By Zukiswa Mqolomba

“I am born of a people who are heroes and heroines […] Patient because history is on their side, these masses do not despair because today the weather is bad. Nor do they turn triumphalist when, tomorrow, the sun shines. […] Whatever the circumstances they have lived through and because of that experience, they are determined to define for themselves who they are and who they should be.”

– Thabo Mbeki, I am an African speech, 1998

Under the current leadership of President Jacob Zuma, it is not clear to what extent the African Renaissance is a theme in our interface with the rest of the world. It would seem that the concept Äfrican Renaissance has been abandoned and no longer forms part of our foreign policy approach. This article is an argument for its return as a critical component for rebuilding Africa and our interaction with the rest of the world.

To speak of an African Renaissance is to speak of the coming into being of a new African identity, a new resolve to take our future into our own hands and determine our own destiny. The African Renaissance is not merely a political philosophy and a movement but is a call of action: It is the African recovery programme — Mbeki says, “for the renewal of the continent, (which) also recognises the need for the reconstruction of our identity and the regaining of self-confidence of the African people”.

The African Renaissance is about:
• Social cohesion.
• Democracy.
• Economic rebuilding, growth.
• The establishment of Africa as a significant player in geo-political affairs.

Mbeki proposes doing this by, among other things, placing thought leadership at the centre of social reform, and by reversing the brain drain of African intellectuals. Mbeki also places democratisation of inherited institutions as an important cornerstone of the African Renaissance. He says:

“Thus to s this dream of an African renaissance, of the sustained development of our country and of our continent, requires the renewal of the institution of traditional leadership … for this democracy to continue strengthening and to have in place systems and institutions that will help bring about a better life for all our people, no matter where they reside, each one of us would have to be guided by the best interests of these very people … the cohesive efforts of our entire society is needed to enable Africa to face the legacy of the colonial and neo-colonial past and to face the challenges posed by the new millennium.”

Noel Moukala of Renaissance Africaine complements this analysis and places African unity as a cornerstone of the African Renaissance. Noel correctly asserts that there will be no African Renaissance without African unity. It is only when Africans overcome their differences to unite can they then talk about African Renaissance.

The Abuja Treaty of 1991, which led to the establishment of Africa’s Economic Community, gave programmatic expression to Africa’s aspirations. It commits itself to a 34-year programme of transforming Africa from a continent of individually listed, least developed and developing economies to a strong, united bloc of African nations. The treaty commits itself to a systematic process of regional integration, proposing six phases of integration over 34 years. It focuses on strengthening regional economic communities, seen as the building blocks of African unity. These regional communities are expected to evolve into free trade areas, customs unions and, eventually, a common market spanning the continent.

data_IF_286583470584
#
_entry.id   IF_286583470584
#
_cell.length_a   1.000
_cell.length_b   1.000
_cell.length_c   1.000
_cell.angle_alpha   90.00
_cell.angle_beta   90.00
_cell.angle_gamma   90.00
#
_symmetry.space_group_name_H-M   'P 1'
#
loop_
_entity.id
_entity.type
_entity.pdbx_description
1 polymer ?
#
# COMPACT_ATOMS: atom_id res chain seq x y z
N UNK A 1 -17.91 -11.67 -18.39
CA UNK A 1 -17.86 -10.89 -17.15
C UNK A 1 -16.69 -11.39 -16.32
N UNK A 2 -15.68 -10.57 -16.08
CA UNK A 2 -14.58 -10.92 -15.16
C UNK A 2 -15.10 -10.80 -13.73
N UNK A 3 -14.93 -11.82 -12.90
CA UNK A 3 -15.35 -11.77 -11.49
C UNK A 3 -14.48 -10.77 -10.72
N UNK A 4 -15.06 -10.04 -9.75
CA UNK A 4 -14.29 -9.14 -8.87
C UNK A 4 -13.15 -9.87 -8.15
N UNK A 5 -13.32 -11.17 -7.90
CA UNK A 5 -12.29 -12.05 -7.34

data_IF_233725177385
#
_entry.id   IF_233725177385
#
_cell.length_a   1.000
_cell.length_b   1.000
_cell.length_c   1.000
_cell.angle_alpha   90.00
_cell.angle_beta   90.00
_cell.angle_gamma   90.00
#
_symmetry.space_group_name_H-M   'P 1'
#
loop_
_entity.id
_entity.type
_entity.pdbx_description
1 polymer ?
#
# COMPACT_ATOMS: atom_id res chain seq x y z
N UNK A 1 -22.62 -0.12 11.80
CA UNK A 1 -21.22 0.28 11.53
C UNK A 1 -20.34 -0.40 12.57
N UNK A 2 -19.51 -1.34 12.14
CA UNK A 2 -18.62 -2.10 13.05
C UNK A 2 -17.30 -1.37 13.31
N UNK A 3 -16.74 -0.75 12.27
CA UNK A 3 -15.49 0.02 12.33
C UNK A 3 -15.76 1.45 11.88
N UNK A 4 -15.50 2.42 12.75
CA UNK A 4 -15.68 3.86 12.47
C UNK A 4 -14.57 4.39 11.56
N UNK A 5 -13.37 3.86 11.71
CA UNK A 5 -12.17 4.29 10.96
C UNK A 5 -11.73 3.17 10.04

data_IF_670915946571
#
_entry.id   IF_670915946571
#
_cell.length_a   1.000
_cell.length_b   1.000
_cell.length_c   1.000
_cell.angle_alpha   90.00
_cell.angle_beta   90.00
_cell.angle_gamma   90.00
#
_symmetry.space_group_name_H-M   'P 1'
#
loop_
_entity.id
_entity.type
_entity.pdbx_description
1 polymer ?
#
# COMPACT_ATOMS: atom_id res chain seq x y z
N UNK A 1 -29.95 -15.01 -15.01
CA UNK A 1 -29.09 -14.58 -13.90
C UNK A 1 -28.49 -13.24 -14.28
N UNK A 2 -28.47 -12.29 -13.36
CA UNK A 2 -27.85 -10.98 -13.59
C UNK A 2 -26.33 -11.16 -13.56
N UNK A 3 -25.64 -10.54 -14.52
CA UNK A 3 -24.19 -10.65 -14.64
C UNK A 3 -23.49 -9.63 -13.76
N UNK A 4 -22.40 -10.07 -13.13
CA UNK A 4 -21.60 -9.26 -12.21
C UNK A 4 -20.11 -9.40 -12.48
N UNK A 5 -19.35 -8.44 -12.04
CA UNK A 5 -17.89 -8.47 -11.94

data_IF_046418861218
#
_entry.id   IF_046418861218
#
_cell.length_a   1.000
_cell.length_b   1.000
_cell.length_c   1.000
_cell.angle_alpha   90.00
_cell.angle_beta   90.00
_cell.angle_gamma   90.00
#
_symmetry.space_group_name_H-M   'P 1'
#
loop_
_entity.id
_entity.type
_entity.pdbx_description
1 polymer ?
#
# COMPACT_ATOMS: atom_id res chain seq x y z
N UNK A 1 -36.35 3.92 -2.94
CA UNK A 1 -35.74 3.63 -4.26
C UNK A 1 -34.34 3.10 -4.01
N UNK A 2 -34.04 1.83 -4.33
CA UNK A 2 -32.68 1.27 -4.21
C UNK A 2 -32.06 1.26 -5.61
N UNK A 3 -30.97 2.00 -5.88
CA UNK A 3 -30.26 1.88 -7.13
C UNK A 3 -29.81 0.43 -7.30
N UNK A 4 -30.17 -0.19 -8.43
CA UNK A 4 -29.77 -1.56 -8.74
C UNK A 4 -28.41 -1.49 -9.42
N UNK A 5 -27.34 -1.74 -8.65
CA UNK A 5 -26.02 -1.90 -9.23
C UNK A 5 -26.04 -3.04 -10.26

From the time of its creation in 1963, the Organisation of African Unity invested a considerable amount of energy in the task of promoting inter-state and cross-regional cooperation among African countries in the fields of foreign policy, science and technology, culture, education and economic affairs. Nation-states in common need to solve tasks and create improved conditions in order to maximise internal and external economic, political, social and cultural benefits for each participating country. Nation-states need to voluntarily, in various degrees, share each other’s markets and establish mechanisms and techniques that minimise conflicts and maximise internal and external economic, political, social and cultural benefits of their interaction.

We also need to see a tremendous amount of energy being devoted to the promotion of the New Partnership for Africa’s Development which is presented as a project of African heads of state and government for the rapid transformation of the continent within the overall ambit of the African Union.

Clearly, as a consequence of the real challenges facing post-colonial states, including the dangers of recolonising Africa, the programme of the African Renaissance should be expected to play an important frontline role in the decade ahead. For this reason, it seems appropriate that a stock-taking and prospective reflection should be undertaken on continental strategies for promoting the African Renaissance. Greater thought leadership is required to respond to seeming disarticulation between theory and the empirical. The inherent disparities between theory and the challenges imposed by implementation needs to pave way to a new breed of thought leadership that will make haste in responding to these as a matter of duty and urgency.

Zukiswa Mqolomba is a Mandela Rhodes Scholar, senior researcher, policy analyst and scholar activist working for government, and previously the World Bank in Washington DC. She has master degrees from the Universities of Cape Town and Sussex. Her ideological inclination is pan-Africanist. She believes in the African renaissance and that her generation of peers can make meaningful strides towards achieving it. She writes in her personal capacity.


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Mandela Rhodes Scholars

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